In conversation with Robert Hicks

In conversation with Robert Hicks

Charles Maclean talks to Robert Hicks, the master blender at Allied Distillers.

People | 16 Apr 2000 | By Charles MacLean

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CM Are whisky blenders born or trained?
RH A bit of both. You have to have the right temperament to be a blender. You have to be a perfectionist, passionate about fine detail – like a watchmaker, say, or one of those guys who makes model ships to put into bottles. You have to have a well-trained nose, of course, but also you have to have a prodigious memory of the characteristics of malt and grain whiskies. Experience is key here, and obsessive interest. You have to be single-mindedly dedicated to the whiskies in your charge. The blender’s fundamental responsibility is to the consistency of his blends. They must be the same from batch to batch, year in year out, from generation to generation.
CM How did you learn the trade?
RH I joined the whisky trade in November 1964, aged 19. It was a temporary measure, until I decided what I wanted to do. You might say that I still haven’t decided. I was raised in Dumbarton, and joined Barton Distilling at Alexandria. My first mentor was Noel Malloch, who had been trained at Dewar’s in Perth before the war. He believed, as I do, that to be a good blender you have to have an understanding of every stage of the production process, right through to packing and shipping. I worked under him for the last three years of his life, then got the job of assistant blender at Hiram Walker in 1970. I’ve been here ever since. Here I worked under the great Jack Goudy, a legend in the trade and custodian of the Ballantine’s blends for 50 years. For the past few years I have been passing on my knowledge to Sandy Hyslop, who will succeed me.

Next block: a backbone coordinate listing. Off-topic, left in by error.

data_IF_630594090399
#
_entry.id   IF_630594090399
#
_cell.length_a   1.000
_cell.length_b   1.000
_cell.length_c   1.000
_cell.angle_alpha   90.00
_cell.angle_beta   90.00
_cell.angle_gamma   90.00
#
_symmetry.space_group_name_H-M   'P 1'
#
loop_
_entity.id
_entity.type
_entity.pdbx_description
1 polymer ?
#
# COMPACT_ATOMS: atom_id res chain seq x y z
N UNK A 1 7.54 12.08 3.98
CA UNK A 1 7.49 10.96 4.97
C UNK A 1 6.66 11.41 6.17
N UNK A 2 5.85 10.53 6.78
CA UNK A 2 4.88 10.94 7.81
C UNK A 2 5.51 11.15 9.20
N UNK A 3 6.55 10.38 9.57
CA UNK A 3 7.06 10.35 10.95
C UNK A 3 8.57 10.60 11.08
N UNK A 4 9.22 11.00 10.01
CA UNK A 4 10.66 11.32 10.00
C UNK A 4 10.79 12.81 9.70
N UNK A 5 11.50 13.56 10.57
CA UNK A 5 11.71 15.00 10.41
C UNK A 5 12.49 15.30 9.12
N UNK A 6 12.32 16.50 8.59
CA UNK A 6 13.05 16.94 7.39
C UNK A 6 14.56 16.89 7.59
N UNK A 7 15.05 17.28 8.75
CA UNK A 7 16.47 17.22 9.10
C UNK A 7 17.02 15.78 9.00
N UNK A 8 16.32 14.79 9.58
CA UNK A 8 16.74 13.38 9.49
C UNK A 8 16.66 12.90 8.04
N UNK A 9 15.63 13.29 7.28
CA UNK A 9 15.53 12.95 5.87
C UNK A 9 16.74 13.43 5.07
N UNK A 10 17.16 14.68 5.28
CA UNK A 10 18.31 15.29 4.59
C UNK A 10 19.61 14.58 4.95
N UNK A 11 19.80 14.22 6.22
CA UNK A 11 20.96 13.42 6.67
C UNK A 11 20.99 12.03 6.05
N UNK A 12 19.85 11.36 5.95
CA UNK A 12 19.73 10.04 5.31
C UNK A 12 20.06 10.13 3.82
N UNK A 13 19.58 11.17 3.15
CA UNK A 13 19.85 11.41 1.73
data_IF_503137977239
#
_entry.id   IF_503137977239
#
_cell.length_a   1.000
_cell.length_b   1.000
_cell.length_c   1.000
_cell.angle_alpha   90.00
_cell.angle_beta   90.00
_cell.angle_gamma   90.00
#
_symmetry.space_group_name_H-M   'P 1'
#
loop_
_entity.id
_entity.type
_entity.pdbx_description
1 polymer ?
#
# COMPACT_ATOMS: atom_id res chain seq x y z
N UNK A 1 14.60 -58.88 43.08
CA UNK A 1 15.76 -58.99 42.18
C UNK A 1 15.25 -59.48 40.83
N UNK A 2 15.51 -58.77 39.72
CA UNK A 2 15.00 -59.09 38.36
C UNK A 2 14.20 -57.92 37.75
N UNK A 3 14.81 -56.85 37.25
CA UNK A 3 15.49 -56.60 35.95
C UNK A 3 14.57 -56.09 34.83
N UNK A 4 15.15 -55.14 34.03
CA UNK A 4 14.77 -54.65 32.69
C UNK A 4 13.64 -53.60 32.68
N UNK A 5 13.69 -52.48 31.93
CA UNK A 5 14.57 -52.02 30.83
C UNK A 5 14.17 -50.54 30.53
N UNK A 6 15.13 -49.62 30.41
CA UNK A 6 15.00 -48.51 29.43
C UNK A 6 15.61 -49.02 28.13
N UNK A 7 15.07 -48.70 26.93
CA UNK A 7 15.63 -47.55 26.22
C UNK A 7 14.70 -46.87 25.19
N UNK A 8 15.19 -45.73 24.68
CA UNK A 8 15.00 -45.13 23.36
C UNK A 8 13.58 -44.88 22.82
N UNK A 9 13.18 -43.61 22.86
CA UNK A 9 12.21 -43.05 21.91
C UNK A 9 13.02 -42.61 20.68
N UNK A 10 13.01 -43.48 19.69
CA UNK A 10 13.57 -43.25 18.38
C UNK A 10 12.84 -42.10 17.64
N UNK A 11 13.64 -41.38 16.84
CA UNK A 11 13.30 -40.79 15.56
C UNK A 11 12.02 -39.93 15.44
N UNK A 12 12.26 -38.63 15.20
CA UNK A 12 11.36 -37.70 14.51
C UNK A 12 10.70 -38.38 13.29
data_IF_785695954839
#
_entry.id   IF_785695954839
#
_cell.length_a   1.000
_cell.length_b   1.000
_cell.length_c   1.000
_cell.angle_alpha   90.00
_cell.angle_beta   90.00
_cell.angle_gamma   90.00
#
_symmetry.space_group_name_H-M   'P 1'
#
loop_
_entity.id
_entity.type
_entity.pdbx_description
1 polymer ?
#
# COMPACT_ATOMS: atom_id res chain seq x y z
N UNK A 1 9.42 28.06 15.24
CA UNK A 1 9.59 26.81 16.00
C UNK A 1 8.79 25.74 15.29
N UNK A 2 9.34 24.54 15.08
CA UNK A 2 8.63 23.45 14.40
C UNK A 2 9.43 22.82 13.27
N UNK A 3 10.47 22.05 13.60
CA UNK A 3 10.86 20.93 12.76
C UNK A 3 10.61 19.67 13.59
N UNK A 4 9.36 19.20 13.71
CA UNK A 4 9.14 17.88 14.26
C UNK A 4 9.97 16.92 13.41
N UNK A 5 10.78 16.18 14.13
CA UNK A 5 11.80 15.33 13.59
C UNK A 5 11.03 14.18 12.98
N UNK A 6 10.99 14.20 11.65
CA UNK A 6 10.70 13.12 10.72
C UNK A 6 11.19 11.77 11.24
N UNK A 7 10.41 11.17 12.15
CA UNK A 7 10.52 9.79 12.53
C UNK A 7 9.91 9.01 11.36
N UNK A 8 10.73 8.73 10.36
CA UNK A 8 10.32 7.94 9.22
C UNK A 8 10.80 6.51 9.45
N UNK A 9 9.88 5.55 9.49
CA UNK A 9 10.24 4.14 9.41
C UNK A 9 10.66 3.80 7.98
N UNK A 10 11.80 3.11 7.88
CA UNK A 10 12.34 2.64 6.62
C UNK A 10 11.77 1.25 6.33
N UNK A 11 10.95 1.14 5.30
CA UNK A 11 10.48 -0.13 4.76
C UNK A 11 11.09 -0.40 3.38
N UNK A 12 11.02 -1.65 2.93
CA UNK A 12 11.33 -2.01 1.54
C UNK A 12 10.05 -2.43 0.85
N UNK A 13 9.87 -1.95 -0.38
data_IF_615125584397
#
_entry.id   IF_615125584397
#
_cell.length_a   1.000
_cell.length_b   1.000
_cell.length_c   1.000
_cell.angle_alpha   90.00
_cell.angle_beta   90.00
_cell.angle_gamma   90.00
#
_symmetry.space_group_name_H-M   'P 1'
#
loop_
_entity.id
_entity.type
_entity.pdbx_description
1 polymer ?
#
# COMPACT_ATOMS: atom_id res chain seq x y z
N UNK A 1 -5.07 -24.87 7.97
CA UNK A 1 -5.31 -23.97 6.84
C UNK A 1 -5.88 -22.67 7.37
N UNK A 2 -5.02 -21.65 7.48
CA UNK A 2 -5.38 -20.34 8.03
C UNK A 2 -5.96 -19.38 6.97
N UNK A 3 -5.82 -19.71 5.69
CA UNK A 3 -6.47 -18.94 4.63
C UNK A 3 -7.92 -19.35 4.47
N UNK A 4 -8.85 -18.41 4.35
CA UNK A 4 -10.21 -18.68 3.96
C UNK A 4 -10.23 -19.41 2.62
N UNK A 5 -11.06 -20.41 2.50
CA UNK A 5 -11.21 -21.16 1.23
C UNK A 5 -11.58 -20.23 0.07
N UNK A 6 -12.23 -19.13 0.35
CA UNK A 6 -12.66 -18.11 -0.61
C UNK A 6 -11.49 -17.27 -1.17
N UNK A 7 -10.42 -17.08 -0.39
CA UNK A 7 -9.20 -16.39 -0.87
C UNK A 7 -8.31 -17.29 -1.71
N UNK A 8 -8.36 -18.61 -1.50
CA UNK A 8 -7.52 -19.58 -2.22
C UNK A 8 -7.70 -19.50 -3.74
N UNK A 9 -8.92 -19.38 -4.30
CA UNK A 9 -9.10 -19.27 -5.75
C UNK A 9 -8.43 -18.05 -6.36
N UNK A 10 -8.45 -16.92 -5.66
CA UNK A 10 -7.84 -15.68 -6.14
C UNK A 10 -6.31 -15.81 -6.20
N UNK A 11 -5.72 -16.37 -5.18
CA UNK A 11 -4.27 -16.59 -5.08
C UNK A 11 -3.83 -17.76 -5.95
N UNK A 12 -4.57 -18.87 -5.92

CM What would be a typical day for you?
RH Every day Sandy and I nose between 100 and 500 samples. In the run up to Christmas, when production is flat out, this can rise to 1000 samples on some days, and we’re required to be on call day and night. Although if the system is working smoothly, this just means starting at 6am and coming back in for a couple of hours in the evening. We nose each batch of new make from our own distilleries, and random samples of maturing whisky. We examine every cask of malt and grain whisky that goes into each blend – 800 equivalent barrels (200-litre) of malt and the same of grain for each vatting. The whiskies are vatted separately; it is easier to ensure continuity if you do this. The current Ballantine blends require around 57 malts and four grains, and the grains are a mix of maize (corn) and wheat spirits. Teacher’s blends use slightly fewer malts. After the vattings have been roused and rested, we nose them, before blending. Then we nose the blend itself. We nose it finally again just before bottling, once it has been filtered etc. Each stage has to be signed off by us before the whisky passes to the next stage. And just to make sure that our noses continue in good shape, from time to time, the laboratories send us groups of samples for blind tasting in relation to material compatibility tests.
CM Do you work to a formula?
RH Up to a point. But you have to be flexible. Each cask matures its contents differently. The key thing is to know how the individual whiskies work together, how they balance one another.
CM Do you then compare the result with standard references?
The last batch, say, or a batch from 10 years ago, to avoid flavour shift?
RH This is impossible. The moment a bottle is opened, its contents begin to change, so your standard references are no longer standard. Their flavours have shifted! I think visually rather than verbally and hold an image in my mind’s eye of what the whisky should be like. Sandy has his own imagery. But we both know the moment we have got the blend right.
CM How do you know you are both smelling the same thing?
RH We don’t. We never can . But we know we are looking for the same characteristics. Recently the pair of us were up at Scapa on Orkney, selecting 600 casks for a bottling of Scapa 12 Years Old. We worked independently, nosing hundreds of casks and chalking our initials on those we thought best dispalyed Scapa’s character. Ninety-eight per cent of the casks bore both initials.
CM What is your favourite whisky, apart from your own ones?
RH A particular Canadian whisky, but I also love vintage port.
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